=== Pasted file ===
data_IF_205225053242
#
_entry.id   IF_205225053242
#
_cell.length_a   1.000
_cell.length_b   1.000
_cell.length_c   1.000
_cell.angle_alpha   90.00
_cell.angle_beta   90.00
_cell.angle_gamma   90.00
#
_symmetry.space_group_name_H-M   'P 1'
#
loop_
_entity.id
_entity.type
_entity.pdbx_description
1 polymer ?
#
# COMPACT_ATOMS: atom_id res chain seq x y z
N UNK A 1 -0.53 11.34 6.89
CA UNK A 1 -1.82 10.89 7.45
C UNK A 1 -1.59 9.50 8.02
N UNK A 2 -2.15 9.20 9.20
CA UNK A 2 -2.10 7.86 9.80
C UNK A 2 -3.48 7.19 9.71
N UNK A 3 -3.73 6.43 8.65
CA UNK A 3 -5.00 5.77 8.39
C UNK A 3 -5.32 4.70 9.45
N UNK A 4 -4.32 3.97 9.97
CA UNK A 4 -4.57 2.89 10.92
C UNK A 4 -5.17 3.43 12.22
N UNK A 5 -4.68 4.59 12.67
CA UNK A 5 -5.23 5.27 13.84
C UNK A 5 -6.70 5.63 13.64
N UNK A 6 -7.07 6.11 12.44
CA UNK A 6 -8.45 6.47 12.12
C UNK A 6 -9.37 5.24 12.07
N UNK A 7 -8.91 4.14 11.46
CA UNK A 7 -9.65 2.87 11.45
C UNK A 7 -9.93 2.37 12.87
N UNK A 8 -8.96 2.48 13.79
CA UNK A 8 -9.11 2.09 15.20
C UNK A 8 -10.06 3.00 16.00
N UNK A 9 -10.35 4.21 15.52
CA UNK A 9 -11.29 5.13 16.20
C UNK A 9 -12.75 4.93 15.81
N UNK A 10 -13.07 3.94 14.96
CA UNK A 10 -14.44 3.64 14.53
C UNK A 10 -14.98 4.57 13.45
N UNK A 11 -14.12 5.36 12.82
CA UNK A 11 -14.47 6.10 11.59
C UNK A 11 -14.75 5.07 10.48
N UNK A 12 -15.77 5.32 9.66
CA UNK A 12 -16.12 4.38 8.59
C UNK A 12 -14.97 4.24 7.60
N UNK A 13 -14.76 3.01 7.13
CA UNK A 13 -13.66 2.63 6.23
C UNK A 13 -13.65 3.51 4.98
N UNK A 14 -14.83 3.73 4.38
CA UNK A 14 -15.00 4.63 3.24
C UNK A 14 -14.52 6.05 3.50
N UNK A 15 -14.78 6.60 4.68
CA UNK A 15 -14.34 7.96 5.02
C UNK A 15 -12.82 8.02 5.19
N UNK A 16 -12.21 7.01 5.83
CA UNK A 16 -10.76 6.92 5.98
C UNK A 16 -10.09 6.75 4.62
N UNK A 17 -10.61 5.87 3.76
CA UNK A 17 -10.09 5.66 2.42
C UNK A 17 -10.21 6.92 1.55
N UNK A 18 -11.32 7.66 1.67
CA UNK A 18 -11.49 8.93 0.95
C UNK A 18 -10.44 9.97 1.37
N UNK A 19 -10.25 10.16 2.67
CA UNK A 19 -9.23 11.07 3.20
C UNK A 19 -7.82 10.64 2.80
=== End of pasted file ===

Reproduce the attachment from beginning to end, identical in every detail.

data_IF_205225053242
#
_entry.id   IF_205225053242
#
_cell.length_a   1.000
_cell.length_b   1.000
_cell.length_c   1.000
_cell.angle_alpha   90.00
_cell.angle_beta   90.00
_cell.angle_gamma   90.00
#
_symmetry.space_group_name_H-M   'P 1'
#
loop_
_entity.id
_entity.type
_entity.pdbx_description
1 polymer ?
#
# COMPACT_ATOMS: atom_id res chain seq x y z
N UNK A 1 -0.53 11.34 6.89
CA UNK A 1 -1.82 10.89 7.45
C UNK A 1 -1.59 9.50 8.02
N UNK A 2 -2.15 9.20 9.20
CA UNK A 2 -2.10 7.86 9.80
C UNK A 2 -3.48 7.19 9.71
N UNK A 3 -3.73 6.43 8.65
CA UNK A 3 -5.00 5.77 8.39
C UNK A 3 -5.32 4.70 9.45
N UNK A 4 -4.32 3.97 9.97
CA UNK A 4 -4.57 2.89 10.92
C UNK A 4 -5.17 3.43 12.22
N UNK A 5 -4.68 4.59 12.67
CA UNK A 5 -5.23 5.27 13.84
C UNK A 5 -6.70 5.63 13.64
N UNK A 6 -7.07 6.11 12.44
CA UNK A 6 -8.45 6.47 12.12
C UNK A 6 -9.37 5.24 12.07
N UNK A 7 -8.91 4.14 11.46
CA UNK A 7 -9.65 2.87 11.45
C UNK A 7 -9.93 2.37 12.87
N UNK A 8 -8.96 2.48 13.79
CA UNK A 8 -9.11 2.09 15.20
C UNK A 8 -10.06 3.00 16.00
N UNK A 9 -10.35 4.21 15.52
CA UNK A 9 -11.29 5.13 16.20
C UNK A 9 -12.75 4.93 15.81
N UNK A 10 -13.07 3.94 14.96
CA UNK A 10 -14.44 3.64 14.53
C UNK A 10 -14.98 4.57 13.45
N UNK A 11 -14.12 5.36 12.82
CA UNK A 11 -14.47 6.10 11.59
C UNK A 11 -14.75 5.07 10.48
N UNK A 12 -15.77 5.32 9.66
CA UNK A 12 -16.12 4.38 8.59
C UNK A 12 -14.97 4.24 7.60
N UNK A 13 -14.76 3.01 7.13
CA UNK A 13 -13.66 2.63 6.23
C UNK A 13 -13.65 3.51 4.98
N UNK A 14 -14.83 3.73 4.38
CA UNK A 14 -15.00 4.63 3.24
C UNK A 14 -14.52 6.05 3.50
N UNK A 15 -14.78 6.60 4.68
CA UNK A 15 -14.34 7.96 5.02
C UNK A 15 -12.82 8.02 5.19
N UNK A 16 -12.21 7.01 5.83
CA UNK A 16 -10.76 6.92 5.98
C UNK A 16 -10.09 6.75 4.62
N UNK A 17 -10.61 5.87 3.76
CA UNK A 17 -10.09 5.66 2.42
C UNK A 17 -10.21 6.92 1.55
N UNK A 18 -11.32 7.66 1.67
CA UNK A 18 -11.49 8.93 0.95
C UNK A 18 -10.44 9.97 1.37
N UNK A 19 -10.25 10.16 2.67
CA UNK A 19 -9.23 11.07 3.20
C UNK A 19 -7.82 10.64 2.80